The browser you are using is not supported by this website. All versions of Internet Explorer are no longer supported, either by us or Microsoft (read more here:

Please use a modern browser to fully experience our website, such as the newest versions of Edge, Chrome, Firefox or Safari etc.

Emma Li Johansson

Emma Johansson


Emma Li Johansson

Large-Scale Land Acquisitions as a Driver of Socio-Environmental Change : From the Pixel to the Globe

Storskaliga markförvärv som en drivkraft för sociala och miljömässiga förändringar : Från pixeln till jordklotet


  • Emma Johansson

Summary, in English

A major challenge of our time is to sustainably produce food and other goods for a growing global population, without putting additional pressures on land and water resources and local people’s quality of life. Large-scale agriculture has brought many benefits to humanity in terms of food production but has also caused multiple sustainability challenges, including land and water degradation, deforestation, and biodiversity loss in areas of production. In order to better inform consumers, producers, and other decision- and policy makers about trade-offs between agricultural production and socio-environmental change, there is a need to better understand land system change across spatial and temporal scales. This requires interdisciplinary and creative research that can integrate both social and natural dimensions of sustainability. This dissertation investigates socio-environmental change in the context of large-scale land acquisitions, by integrating natural- and social science methods at different scales of analysis.

The four papers of this dissertation investigate the drivers, impacts and feedbacks of large-scale land acquisitions from the general global perspective, to the detailed local case study. Paper I explores the global connectivity of large-scale land acquisitions in terms of virtual land export and import. The land-trade pattern is visualised and analysed as a network, which reveals that a few countries are responsible for providing network connectivity (China, the UK, and the US), while Africa is the most targeted region. We highlight that the network structure is prone to propagate socio-environmental risks and vulnerability for both importers and exporters of land. These results led to the development of Paper II, which is an in-depth analysis of water requirements for crops currently grown on acquired land in Africa. We used a dynamic vegetation model (LPJmL) to model blue and green water requirements of crops in order to identify hotspots of blue water use (irrigation water from e.g. groundwater, rivers, dams) that indicate areas of high risk for water-related conflicts. We found that crops grown on acquired land require more water than traditional crops, and even with the most efficient irrigation system 18% of the land acquisitions would be blue water hotspots. Paper III aims to better understand the local context in which land acquisitions occur, exploring people’s perceptions of change in Kilombero Valley, Tanzania. Participatory methods were used to discuss and visualise perceptions of socio-environmental change, which point to rapid degradation of forests and wetlands. This is explained as a coupled effect of large-scale land acquisitions (farmers are forced off their land and need to find other areas for farming), population growth (more people have to share less land for farming), and areas set aside for conservation (prohibiting expansion of farmland). Paper IV complements and compares the experienced socio-environmental changes with land change detection, using satellite images. We found that local perceptions of farmland expansion to the wetland area align with the land change detection, while narratives of rapid deforestation could not be identified in the satellite images. This underscores the need to integrate qualitative and quantitative methods (so-called mixed methods) in order to find strengths and limitations within scientific knowledge production.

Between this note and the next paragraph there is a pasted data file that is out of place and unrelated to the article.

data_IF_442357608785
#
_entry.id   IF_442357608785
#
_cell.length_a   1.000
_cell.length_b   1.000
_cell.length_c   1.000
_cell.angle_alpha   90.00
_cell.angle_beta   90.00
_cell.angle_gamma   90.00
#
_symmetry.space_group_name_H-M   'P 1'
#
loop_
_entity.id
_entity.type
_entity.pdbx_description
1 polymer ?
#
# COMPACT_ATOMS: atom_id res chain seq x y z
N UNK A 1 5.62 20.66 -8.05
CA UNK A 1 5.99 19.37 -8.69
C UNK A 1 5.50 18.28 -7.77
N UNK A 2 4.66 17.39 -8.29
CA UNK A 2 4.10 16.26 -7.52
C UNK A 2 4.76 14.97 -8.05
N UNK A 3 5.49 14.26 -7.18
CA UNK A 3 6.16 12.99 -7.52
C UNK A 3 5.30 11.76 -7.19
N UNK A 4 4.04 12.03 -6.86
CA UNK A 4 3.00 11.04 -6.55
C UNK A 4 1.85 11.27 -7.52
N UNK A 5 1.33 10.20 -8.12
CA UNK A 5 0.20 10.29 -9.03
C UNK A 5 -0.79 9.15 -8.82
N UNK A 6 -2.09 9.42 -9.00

Based on the findings of this dissertation, I suggest that crops grown on acquired land should be edible, and primarily produced to increase local and domestic food security. I also suggest that crops planted should be suitable for that local climate, and low in water requirements in order to avoid water conflicts. If agribusinesses use irrigation, the irrigation systems should be of highest water use efficiency. Consequently, if land acquisitions are to be considered as investments, they must be at the forefront of exploring more sustainable pathways of farming, by accounting for local needs, improving environmental conditions, and applying the latest scientific knowledge, no matter the economic cost.


  • Dept of Physical Geography and Ecosystem Science

Publishing year




Document type



Lund University, Faculty of Science, Department of Physical Geography and Ecosystem Science


  • Physical Geography


  • Land system sience
  • socio-environmental change
  • telecoupling
  • scale
  • co-production of knowledge
  • participatory art project
  • network science
  • blue and green water
  • Africa
  • Land grabbing
  • Remote sensing



Research group

  • LUCID - Lund University Centre of Excellence for Integration of Social and Natural Dimensions of Sustainability


  • Kimberly Nicholas
  • Jonathan Seaquist


  • ISBN: 978-91-85793-94-5
  • ISBN: 978-91-85793-93-8

Defence date

14 September 2018

Defence time


Defence place

Lecture hall “Världen”, Geocentrum I, Sölvegatan 10, Lund


  • Line Gordon (Associate professor)